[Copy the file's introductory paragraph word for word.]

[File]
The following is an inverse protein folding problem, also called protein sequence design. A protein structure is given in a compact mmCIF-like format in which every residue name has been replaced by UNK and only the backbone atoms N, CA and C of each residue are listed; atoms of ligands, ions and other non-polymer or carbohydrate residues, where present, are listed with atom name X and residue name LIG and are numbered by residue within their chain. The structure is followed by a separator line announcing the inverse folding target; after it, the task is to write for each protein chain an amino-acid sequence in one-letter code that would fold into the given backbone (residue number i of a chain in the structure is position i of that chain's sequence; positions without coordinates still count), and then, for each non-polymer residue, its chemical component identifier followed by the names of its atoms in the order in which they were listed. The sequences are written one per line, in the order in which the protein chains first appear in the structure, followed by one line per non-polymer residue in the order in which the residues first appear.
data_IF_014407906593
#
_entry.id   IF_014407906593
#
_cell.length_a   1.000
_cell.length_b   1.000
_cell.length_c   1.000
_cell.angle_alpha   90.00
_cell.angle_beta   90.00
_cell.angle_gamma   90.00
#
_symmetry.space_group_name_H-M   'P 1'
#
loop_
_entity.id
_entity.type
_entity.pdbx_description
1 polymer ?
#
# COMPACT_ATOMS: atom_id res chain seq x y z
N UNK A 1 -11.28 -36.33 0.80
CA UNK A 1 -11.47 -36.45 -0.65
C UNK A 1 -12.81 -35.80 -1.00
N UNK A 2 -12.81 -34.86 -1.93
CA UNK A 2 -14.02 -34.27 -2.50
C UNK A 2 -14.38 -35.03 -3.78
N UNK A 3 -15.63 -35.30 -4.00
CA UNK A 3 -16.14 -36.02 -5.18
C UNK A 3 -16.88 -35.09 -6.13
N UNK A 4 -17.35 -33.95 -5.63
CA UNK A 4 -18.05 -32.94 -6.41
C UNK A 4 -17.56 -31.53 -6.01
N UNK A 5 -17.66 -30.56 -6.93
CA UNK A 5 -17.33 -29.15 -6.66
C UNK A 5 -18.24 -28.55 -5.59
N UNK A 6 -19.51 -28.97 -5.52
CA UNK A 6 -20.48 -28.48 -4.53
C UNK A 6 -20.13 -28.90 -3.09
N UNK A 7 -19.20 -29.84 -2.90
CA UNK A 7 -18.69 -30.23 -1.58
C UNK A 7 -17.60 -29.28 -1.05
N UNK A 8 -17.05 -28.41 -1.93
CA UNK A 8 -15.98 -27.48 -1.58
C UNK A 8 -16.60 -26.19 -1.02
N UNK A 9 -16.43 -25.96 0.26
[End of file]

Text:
The following is an inverse protein folding problem, also called protein sequence design. A protein structure is given in a compact mmCIF-like format in which every residue name has been replaced by UNK and only the backbone atoms N, CA and C of each residue are listed; atoms of ligands, ions and other non-polymer or carbohydrate residues, where present, are listed with atom name X and residue name LIG and are numbered by residue within their chain. The structure is followed by a separator line announcing the inverse folding target; after it, the task is to write for each protein chain an amino-acid sequence in one-letter code that would fold into the given backbone (residue number i of a chain in the structure is position i of that chain's sequence; positions without coordinates still count), and then, for each non-polymer residue, its chemical component identifier followed by the names of its atoms in the order in which they were listed. The sequences are written one per line, in the order in which the protein chains first appear in the structure, followed by one line per non-polymer residue in the order in which the residues first appear.